Christmas Eve – What Can’t Wait

Christmas Eve Scripture –December 24, 2019

Luke 2:1-14 (15-20), Isaiah 9:2-7

Reflection

The first time we actually hear Jesus called “the Messiah” in Luke is in the angelic announcement to the shepherds on the night Jesus is born. The shepherds go immediately to Bethlehem and tell Mary & Joseph all they had heard. (Luke 2:8-20)

We are told in verse 19 that Mary’s response to the shepherds’ words is she treasures and ponders them in her heart. Keep in mind that Mary is a young mother who has just given birth to her first child. The conception was miraculous, and she was told this was the child of God. She has given birth outdoors, possibly among livestock, and then visited by shepherds (likely rough looking men as they spend all their time outdoors herding and caring for sheep) whom she had never met. They tell her of their visit from a host of angels. Her child, this newborn baby wrapped in pieces of cloth in a manger, is the Messiah, the Christ, Israel’s long-awaited Savior. This young mother is finally holding her baby in her arms. She is receiving affirmation and praise from these unlikely visitors. She knows God will do great things through this child, God’s child, her child, but what does that mean?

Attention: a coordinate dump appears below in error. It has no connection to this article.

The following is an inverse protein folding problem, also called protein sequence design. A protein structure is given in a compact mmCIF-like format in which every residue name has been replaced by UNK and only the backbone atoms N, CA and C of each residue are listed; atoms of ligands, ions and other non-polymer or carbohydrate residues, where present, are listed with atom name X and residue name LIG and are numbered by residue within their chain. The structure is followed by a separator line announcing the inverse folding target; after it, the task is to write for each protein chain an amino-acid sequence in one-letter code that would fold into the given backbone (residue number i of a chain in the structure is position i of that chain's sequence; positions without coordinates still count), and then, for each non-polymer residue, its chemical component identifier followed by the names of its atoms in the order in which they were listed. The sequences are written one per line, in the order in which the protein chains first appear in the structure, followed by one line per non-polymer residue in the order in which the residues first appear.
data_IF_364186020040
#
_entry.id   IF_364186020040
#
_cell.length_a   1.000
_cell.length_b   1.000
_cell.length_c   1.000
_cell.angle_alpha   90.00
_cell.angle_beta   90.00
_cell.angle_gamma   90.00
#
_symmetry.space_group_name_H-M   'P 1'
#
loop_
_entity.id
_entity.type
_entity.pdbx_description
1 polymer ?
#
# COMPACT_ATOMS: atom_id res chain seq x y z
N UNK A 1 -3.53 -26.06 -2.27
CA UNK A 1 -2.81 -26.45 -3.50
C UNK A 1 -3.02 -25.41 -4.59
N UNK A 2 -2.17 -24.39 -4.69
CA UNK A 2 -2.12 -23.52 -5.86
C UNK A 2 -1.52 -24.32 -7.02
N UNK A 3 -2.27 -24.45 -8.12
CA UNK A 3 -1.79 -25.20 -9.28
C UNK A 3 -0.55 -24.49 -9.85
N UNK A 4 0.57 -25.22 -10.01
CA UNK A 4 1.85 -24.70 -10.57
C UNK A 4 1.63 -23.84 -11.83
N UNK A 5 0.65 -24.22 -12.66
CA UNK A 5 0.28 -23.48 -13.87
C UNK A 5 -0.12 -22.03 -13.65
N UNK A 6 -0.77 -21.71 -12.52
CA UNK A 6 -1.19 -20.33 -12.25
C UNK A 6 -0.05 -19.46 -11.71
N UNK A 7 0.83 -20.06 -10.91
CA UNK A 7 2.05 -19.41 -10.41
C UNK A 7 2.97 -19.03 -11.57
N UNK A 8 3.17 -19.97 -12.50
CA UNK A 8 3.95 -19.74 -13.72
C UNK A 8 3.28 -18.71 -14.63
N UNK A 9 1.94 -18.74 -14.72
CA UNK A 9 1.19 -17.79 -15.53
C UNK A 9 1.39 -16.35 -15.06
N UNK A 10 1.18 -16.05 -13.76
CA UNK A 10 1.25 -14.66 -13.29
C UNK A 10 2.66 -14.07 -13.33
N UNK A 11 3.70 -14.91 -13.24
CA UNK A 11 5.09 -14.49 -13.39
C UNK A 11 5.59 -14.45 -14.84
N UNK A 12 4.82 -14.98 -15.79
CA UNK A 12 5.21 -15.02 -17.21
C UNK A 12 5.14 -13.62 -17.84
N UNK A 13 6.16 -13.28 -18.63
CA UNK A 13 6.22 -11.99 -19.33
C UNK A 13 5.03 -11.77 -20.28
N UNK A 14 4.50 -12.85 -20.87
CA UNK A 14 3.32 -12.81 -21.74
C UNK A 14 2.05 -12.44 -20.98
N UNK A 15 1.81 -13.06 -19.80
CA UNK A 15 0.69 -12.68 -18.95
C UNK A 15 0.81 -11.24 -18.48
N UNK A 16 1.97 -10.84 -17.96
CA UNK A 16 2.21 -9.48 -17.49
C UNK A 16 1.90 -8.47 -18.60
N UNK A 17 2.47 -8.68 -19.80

The full story of all Jesus is to do is not revealed to Mary at one time. Even in knowing Jesus is the Christ, she does not know to the extent he must suffer. It is not understood she will watch him treated as a criminal and die a brutal death. She continues to follow him throughout his ministry, and other Gospels place her at the scene of the crucifixion at the feet of her son as he dies.

Mary’s faith through obedience and trust in God from the beginning will be crucial to her life as she rejoices and suffers with her son along his ministry. With each proclamation and affirmation she receives, whether divine or human, she stores it in her heart to carry with her on the long road ahead of her.

 

Questions

  • What happens in the story you read?
  • What does the story say about Mary?
  • How do you think Mary was feeling or what do you think she was thinking?

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